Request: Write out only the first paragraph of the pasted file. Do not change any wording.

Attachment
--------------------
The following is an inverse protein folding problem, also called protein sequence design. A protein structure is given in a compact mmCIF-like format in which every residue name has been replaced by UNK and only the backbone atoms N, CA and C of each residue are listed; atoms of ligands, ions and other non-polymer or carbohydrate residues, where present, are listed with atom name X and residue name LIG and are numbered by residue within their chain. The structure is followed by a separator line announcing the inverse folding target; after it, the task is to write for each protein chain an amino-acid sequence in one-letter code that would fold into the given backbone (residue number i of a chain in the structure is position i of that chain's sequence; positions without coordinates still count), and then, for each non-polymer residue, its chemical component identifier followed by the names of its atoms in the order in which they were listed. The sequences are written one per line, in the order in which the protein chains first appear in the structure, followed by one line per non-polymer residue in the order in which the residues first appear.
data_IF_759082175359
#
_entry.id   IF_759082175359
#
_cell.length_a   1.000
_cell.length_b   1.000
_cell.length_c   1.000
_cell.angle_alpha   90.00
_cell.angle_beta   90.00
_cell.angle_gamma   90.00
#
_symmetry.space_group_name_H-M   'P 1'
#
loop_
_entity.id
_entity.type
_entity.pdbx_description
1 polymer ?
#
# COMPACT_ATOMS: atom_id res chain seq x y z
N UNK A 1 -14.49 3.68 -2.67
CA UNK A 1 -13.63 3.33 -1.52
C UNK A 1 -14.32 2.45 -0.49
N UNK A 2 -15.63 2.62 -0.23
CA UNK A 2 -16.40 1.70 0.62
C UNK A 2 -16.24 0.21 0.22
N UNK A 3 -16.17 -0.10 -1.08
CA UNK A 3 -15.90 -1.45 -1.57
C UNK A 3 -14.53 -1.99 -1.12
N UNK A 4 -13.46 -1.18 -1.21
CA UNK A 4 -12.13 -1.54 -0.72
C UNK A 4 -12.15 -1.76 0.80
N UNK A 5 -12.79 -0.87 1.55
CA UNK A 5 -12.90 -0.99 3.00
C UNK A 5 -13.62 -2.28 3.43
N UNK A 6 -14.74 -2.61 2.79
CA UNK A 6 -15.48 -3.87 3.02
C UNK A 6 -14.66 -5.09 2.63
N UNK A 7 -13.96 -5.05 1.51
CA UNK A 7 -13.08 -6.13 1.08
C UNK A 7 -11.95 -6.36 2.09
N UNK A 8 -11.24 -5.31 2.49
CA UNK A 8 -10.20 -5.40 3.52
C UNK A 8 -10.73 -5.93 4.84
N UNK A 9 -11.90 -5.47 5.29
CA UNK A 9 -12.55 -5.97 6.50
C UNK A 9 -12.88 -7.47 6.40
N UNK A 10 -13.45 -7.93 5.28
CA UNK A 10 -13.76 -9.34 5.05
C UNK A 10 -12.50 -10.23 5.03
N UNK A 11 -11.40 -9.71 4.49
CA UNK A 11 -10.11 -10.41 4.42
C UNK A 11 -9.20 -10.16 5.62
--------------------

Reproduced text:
The following is an inverse protein folding problem, also called protein sequence design. A protein structure is given in a compact mmCIF-like format in which every residue name has been replaced by UNK and only the backbone atoms N, CA and C of each residue are listed; atoms of ligands, ions and other non-polymer or carbohydrate residues, where present, are listed with atom name X and residue name LIG and are numbered by residue within their chain. The structure is followed by a separator line announcing the inverse folding target; after it, the task is to write for each protein chain an amino-acid sequence in one-letter code that would fold into the given backbone (residue number i of a chain in the structure is position i of that chain's sequence; positions without coordinates still count), and then, for each non-polymer residue, its chemical component identifier followed by the names of its atoms in the order in which they were listed. The sequences are written one per line, in the order in which the protein chains first appear in the structure, followed by one line per non-polymer residue in the order in which the residues first appear.